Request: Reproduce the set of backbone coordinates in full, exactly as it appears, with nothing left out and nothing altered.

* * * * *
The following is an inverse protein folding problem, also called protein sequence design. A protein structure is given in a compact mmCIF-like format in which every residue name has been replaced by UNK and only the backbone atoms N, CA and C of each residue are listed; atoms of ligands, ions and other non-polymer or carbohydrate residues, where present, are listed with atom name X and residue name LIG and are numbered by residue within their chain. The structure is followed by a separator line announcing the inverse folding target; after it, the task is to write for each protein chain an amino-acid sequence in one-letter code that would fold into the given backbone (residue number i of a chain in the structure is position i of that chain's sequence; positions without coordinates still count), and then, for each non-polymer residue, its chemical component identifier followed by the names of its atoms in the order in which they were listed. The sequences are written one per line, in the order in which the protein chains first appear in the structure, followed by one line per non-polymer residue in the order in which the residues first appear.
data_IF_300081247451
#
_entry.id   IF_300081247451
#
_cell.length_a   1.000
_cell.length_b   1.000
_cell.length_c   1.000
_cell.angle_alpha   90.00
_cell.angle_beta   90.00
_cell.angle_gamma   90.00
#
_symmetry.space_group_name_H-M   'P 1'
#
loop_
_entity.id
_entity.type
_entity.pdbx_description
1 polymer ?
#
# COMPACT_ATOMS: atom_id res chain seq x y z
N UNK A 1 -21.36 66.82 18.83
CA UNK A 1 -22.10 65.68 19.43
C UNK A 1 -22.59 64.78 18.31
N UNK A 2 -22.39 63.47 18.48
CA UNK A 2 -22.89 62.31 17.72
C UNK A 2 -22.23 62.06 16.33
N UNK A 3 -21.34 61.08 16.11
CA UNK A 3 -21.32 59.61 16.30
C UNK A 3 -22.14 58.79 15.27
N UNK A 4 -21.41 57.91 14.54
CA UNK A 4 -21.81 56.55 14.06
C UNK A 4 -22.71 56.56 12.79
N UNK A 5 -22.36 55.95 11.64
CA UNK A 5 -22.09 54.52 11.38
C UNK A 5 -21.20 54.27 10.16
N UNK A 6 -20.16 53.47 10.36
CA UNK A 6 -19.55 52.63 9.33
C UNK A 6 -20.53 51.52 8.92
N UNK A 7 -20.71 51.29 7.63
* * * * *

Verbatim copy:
The following is an inverse protein folding problem, also called protein sequence design. A protein structure is given in a compact mmCIF-like format in which every residue name has been replaced by UNK and only the backbone atoms N, CA and C of each residue are listed; atoms of ligands, ions and other non-polymer or carbohydrate residues, where present, are listed with atom name X and residue name LIG and are numbered by residue within their chain. The structure is followed by a separator line announcing the inverse folding target; after it, the task is to write for each protein chain an amino-acid sequence in one-letter code that would fold into the given backbone (residue number i of a chain in the structure is position i of that chain's sequence; positions without coordinates still count), and then, for each non-polymer residue, its chemical component identifier followed by the names of its atoms in the order in which they were listed. The sequences are written one per line, in the order in which the protein chains first appear in the structure, followed by one line per non-polymer residue in the order in which the residues first appear.
data_IF_300081247451
#
_entry.id   IF_300081247451
#
_cell.length_a   1.000
_cell.length_b   1.000
_cell.length_c   1.000
_cell.angle_alpha   90.00
_cell.angle_beta   90.00
_cell.angle_gamma   90.00
#
_symmetry.space_group_name_H-M   'P 1'
#
loop_
_entity.id
_entity.type
_entity.pdbx_description
1 polymer ?
#
# COMPACT_ATOMS: atom_id res chain seq x y z
N UNK A 1 -21.36 66.82 18.83
CA UNK A 1 -22.10 65.68 19.43
C UNK A 1 -22.59 64.78 18.31
N UNK A 2 -22.39 63.47 18.48
CA UNK A 2 -22.89 62.31 17.72
C UNK A 2 -22.23 62.06 16.33
N UNK A 3 -21.34 61.08 16.11
CA UNK A 3 -21.32 59.61 16.30
C UNK A 3 -22.14 58.79 15.27
N UNK A 4 -21.41 57.91 14.54
CA UNK A 4 -21.81 56.55 14.06
C UNK A 4 -22.71 56.56 12.79
N UNK A 5 -22.36 55.95 11.64
CA UNK A 5 -22.09 54.52 11.38
C UNK A 5 -21.20 54.27 10.16
N UNK A 6 -20.16 53.47 10.36
CA UNK A 6 -19.55 52.63 9.33
C UNK A 6 -20.53 51.52 8.92
N UNK A 7 -20.71 51.29 7.63